Home » Features » First impressions count

First impressions count

Social media often serves as a ‘digital first impression’. So, says Tara Dulake, it is very important to keep your profiles up to date with the right information.

Tara Dulake

Facebook image

Your profile is usually the first place that a customer looks to find out more about your company and its services. Making sure your profile is optimised should be the first step of your social media strategy. Here are our top five tips on how to keep your Facebook page looking fresh.


It might sound dramatic but having out of date information on your Facebook page could cost you a lead. The wrong address, phone number, logo, website or name may deter homebuyers from liking and engaging with the page. Align your marketing strategy with your social media channels so that updates or changes will be implemented on all your professional platforms.


Referrals and client testimonials are a brilliant way to market your services. By enabling reviews on a Facebook page, this lets your clients rate your services that will hopefully generate interest from new customers. Facebook also gives you the ability to include a services section on your page, which is the ideal place to add your general day to day services as well as any deals or incentives you’re running, for example, a free consultation or valuation.

Tara Dulake

Tara Dulake

Many consumers turn to social media when they wish to make a complaint or ask a question. With 69 per cent of these customers believing fast resolution of the problem is vital to good service, a public social media profile is the perfect platform to post queries/concerns on because firms are then under pressure to respond in a timely manner. This is why it is very important to answer all comments on a page, whether positive or negative, as this strongly reflects on your brand. Business pages on Facebook also allow you to turn on a ‘response time’ button which shows a percentage score reflecting the average time it takes for you to respond to direct messages on the page. This score will be another observation potential buyers will make when visiting your Facebook page and so it’s vital to respond to all messages within a reasonable time frame. To maintain a good score, you can set up the page to send you notifications when you receive direct messages so you can reply quickly.


Photos on Facebook get 53 per cent more likes and 104 per cent more comments than text-based posts (Kissmetrics), quite fitting considering 8.3/10 homebuyers want to see photos of a property online (Contractually). Facebook lets you add photos in various ways, including single uploads, full albums and as carousel/slideshow posts. Use this to your advantage by uploading photos of new show homes, plots which ones are struggling, before and after photos and case studies. Consider who your target audience is when posting as users will probably not want to be bombarded with sales messages; photos of happy customers in their new home will likely perform just as well.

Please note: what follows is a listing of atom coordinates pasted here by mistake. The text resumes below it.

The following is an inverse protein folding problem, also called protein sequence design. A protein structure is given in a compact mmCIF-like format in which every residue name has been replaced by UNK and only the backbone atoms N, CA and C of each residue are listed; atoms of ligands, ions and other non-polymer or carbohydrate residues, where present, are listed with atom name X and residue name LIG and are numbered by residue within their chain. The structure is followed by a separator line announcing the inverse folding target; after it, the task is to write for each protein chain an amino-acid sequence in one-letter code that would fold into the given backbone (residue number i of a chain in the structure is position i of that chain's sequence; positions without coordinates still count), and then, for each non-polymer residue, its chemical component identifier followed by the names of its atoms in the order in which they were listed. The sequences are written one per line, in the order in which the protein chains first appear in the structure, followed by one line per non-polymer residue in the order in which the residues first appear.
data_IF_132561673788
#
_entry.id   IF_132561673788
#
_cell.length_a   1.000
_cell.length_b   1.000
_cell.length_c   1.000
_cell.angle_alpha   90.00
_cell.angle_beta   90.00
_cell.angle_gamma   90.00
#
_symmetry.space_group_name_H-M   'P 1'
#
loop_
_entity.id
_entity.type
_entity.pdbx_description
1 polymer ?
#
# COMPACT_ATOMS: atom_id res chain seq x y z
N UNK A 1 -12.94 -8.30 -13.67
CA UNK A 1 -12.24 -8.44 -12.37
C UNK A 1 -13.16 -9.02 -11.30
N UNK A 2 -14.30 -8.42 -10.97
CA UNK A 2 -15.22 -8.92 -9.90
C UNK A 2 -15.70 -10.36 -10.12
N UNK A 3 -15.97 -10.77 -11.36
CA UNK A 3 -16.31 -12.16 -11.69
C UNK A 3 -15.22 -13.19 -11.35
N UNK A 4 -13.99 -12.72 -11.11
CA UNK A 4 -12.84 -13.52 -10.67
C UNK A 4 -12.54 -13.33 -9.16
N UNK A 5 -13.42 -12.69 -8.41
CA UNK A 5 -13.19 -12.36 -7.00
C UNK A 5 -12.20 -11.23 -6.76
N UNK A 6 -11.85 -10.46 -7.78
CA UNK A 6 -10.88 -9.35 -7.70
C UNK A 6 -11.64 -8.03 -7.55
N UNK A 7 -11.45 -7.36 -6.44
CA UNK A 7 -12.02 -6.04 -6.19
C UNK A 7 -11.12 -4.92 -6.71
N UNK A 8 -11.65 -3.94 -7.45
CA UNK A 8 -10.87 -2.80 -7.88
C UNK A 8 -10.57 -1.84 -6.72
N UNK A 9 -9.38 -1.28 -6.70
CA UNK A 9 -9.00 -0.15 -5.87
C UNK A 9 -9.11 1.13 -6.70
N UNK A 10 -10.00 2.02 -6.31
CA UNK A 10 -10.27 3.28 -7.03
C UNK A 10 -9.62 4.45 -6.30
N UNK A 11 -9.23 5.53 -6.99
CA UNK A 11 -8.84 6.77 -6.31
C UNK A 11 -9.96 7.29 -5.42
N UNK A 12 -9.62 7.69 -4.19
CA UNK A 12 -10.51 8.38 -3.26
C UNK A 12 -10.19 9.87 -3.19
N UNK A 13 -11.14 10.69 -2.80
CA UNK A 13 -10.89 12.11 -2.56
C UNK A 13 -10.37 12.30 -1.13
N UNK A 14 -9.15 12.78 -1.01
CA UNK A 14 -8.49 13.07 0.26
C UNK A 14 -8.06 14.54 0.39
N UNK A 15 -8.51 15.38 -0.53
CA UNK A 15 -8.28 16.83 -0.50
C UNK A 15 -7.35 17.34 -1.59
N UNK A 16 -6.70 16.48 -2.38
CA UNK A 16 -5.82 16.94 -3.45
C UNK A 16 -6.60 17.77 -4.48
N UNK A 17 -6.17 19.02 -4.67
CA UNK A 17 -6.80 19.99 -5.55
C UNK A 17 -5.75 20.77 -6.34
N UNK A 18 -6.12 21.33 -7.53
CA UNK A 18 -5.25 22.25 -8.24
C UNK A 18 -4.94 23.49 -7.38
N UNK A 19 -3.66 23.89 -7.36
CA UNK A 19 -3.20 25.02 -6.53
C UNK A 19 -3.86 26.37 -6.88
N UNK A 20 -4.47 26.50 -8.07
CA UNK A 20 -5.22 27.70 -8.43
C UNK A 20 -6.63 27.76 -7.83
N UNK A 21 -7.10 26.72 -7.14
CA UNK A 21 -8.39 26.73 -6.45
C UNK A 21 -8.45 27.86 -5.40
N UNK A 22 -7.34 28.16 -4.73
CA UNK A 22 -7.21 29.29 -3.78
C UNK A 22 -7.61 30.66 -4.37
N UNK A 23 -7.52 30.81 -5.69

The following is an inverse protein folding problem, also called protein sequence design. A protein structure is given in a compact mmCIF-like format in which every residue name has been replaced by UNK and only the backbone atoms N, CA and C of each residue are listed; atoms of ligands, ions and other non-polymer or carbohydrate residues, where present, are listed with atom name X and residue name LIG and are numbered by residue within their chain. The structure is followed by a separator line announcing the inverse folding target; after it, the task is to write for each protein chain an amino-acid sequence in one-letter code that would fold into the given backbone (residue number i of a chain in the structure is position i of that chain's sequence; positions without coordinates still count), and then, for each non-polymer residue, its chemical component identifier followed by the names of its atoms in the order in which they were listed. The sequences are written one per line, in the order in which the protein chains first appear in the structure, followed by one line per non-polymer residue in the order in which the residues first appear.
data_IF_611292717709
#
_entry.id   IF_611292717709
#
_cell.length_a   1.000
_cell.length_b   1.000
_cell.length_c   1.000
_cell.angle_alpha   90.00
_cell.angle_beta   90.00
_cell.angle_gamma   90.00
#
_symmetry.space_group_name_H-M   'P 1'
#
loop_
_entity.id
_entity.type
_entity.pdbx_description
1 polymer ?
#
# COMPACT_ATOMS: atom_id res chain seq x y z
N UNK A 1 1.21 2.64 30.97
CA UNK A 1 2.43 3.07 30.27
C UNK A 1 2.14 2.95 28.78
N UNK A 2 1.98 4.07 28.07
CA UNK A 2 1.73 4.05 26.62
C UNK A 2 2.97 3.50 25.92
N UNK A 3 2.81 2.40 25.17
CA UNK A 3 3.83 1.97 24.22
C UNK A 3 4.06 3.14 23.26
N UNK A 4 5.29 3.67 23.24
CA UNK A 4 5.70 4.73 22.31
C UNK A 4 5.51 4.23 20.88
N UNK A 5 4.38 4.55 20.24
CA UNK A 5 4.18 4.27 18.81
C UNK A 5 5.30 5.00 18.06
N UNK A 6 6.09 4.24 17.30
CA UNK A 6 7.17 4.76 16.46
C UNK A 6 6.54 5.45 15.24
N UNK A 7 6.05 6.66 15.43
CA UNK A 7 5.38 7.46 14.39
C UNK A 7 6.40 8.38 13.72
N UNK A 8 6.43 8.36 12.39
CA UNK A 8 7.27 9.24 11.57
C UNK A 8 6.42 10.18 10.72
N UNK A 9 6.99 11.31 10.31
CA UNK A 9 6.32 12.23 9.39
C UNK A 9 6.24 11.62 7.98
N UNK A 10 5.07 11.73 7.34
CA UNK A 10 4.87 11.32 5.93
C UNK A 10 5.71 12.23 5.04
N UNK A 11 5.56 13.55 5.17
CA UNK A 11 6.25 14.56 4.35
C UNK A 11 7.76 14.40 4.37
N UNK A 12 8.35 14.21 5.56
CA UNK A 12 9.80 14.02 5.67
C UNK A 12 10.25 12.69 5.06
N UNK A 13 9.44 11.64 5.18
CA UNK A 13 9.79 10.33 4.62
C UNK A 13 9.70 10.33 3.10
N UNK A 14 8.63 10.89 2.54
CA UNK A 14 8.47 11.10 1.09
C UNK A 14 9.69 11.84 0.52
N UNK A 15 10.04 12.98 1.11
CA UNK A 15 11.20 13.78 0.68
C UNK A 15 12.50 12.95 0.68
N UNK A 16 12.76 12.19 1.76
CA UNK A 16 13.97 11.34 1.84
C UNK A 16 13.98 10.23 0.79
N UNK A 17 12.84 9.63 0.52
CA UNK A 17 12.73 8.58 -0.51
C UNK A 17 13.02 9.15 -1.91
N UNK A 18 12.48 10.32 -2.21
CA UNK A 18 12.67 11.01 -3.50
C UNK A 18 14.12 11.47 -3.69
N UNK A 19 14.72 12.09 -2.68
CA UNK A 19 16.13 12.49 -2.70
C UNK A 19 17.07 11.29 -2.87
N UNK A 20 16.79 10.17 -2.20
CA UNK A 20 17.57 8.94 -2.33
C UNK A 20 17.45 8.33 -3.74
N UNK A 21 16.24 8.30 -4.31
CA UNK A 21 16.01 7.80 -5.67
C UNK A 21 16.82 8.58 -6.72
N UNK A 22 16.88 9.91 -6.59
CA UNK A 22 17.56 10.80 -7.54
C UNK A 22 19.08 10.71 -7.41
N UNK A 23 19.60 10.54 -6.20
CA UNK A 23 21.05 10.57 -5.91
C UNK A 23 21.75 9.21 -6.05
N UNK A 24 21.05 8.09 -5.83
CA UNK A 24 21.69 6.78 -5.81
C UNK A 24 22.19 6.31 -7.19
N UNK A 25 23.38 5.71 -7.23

It’s no surprise that videos are taking over the Facebook newsfeed, with over eight billion average daily views (Sprout Social). Most videos are viewed on a mobile and 85 per cent are watched with the sound off, meaning subtitles can increase views by 12 per cent. There’s no limit to what you can do with video and no reason it has to be limited by budget or assigned to a social media team.

Videos are taking over Facebook’s newsfeed – 8bn average daily views, 85% watched without sound.

Facebook live streams can be taken on a smartphone and are a great way to showcase a property online. They allow potential buyers to see a snippet of the interior with the idea that they’ll then want to book a viewing to see the whole property. Alternatively, the ‘One Second Everyday’ app allows you to take one video snippet every day, which could be collated into a ‘day in the life of an estate agent’ video after a couple of weeks, making the perfect engaging content for Facebook.

Facebook also allows you to upload a video to the header on your page in place of a cover photo. A rotating slideshow of your most recent properties or struggling plots would be an eye-catching way to draw a user’s attention to the page.


June 20, 2018

What's your opinion?

Please note: This is a site for professional discussion. Comments will carry your full name and company.

This site uses Akismet to reduce spam. Learn how your comment data is processed.